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Healthy Esophageal Tissue Often Marked by Cancer-Related Mutations

NEW YORK (GenomeWeb) – A new study suggests cells in healthy esophageal skin tissue can progressively acquire a wide-range of cancer-related mutations with age, leading to mutant clones in more than half of the tissue tested by midlife.

"After studying the genetics, we were shocked to see that the healthy esophagus was riddled with mutations," senior author Philip Jones, a researcher with the Wellcome Trust Sanger Institute, said in a statement. "We discovered that by the time an individual reaches middle age, they probably have more mutant than normal cells."

Jones and his colleagues from the Sanger Institute and the University of Cambridge performed ultra-deep targeted sequencing on dozens of cancer genes, and uncovered somatic mutations in more than 800 normal esophageal epithelial tissue samples from nine deceased organ transplant donors ranging in age from 20 to 75. Their results revealed a rise in somatic mutations in these genes as individuals aged, coupled with positive selection for cellular clones marked by mutations in 14 of the genes assessed.

The study, published online today in Science, "emphasizes how little we know about somatic evolution within normal tissues, a fundamental process that is likely to take place to varying degrees in every tissue of every species," Jones and his co-authors wrote. "Better understanding of the extent of somatic mutation and selection across tissues, in health and disease promises to provide insights into the origins of cancer and aging."

In particular, the team noted that NOTCH1 gene mutations were particularly prominent in the normal esophageal tissues tested, outpacing the rate of NOTCH1 mutations described in esophageal cancer samples.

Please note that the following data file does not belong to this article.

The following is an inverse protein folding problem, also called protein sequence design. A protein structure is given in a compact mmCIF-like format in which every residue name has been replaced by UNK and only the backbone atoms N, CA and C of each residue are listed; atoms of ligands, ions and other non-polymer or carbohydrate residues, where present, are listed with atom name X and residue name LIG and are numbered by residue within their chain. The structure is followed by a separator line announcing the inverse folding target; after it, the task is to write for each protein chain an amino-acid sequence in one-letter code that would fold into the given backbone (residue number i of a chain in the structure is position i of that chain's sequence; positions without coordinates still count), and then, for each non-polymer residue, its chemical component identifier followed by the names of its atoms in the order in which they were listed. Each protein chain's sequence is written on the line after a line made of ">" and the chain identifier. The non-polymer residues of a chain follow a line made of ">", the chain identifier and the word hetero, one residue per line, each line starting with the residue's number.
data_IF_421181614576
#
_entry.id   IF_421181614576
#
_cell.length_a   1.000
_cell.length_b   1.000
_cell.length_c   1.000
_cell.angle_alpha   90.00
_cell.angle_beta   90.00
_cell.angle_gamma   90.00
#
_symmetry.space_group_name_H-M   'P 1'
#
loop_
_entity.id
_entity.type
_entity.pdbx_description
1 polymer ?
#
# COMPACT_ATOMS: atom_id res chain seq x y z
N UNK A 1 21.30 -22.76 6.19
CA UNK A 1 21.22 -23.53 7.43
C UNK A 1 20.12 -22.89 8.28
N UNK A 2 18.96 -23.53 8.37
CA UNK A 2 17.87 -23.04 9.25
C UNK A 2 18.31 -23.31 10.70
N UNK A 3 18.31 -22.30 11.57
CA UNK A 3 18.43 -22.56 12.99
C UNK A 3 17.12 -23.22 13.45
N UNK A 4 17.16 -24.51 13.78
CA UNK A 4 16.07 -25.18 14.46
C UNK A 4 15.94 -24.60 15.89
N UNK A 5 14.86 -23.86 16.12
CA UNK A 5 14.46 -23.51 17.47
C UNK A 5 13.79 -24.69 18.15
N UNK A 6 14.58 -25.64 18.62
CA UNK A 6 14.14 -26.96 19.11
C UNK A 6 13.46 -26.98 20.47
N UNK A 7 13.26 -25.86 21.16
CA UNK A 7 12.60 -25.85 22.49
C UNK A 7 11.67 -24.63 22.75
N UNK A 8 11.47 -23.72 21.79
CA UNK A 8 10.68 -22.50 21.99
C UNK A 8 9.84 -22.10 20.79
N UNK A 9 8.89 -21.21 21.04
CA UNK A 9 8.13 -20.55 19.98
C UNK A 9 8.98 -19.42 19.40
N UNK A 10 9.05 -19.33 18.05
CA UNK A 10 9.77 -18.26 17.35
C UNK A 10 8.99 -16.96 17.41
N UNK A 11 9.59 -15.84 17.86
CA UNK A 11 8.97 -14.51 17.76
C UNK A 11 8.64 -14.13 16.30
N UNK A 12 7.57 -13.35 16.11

"[W]e were surprised to find that a gene commonly associated with esophageal cancer, NOTCH1, was more mutated in normal cells than cancer cells," co-first author Joanna Fowler, a Sanger Institute researcher, said in a statement. "These results suggest that scientists may need to rethink the role of some cancer genes in the light of sequencing normal tissues."

The researchers focused on 74 cancer genes for their analyses, generating 870-fold average coverage for each of the 844 normal esophageal epithelium samples. They also did whole-genome sequencing to a depth of 37-fold, on average, to assess 21 of the samples containing large clonal populations in the initial sequencing data.

Using its analytical algorithm, the team uncovered more than 8,900 somatic mutations and 6,935 independent mutation events — alterations that included more cancer-associated variants than those described in normal, sun-exposed skin in samples from middle-aged individuals, despite far lower mutation rates overall.

Across the 14 recurrently mutated genes under positive selection, the researchers noted that 11 genes have previously been classified as esophageal squamous cell carcinoma drivers. In NOTCH1 alone, they identified 2,055 distinct coding mutations, most of which were non-synonymous.

In addition to the age-related rise in somatic mutations in the esophagus, the team noted that mutation selection strength seemed to differ from one individual to the next. With the genome-wide data, meanwhile, the group got a look at the mutational signatures present in the tissue, providing potential clues to the mutagenic processes that might have produced the alterations.

"Given the importance of these mutations to cancer, it is remarkable that we have been unaware of the extent of this phenomenon until now," Sanger researcher Iñigo Martincorena, the study's co-first author, added in a statement. "While the work sheds light on early cancer development, it also raises many questions about how these mutations may contribute to ageing and other diseases, opening interesting avenues for future research."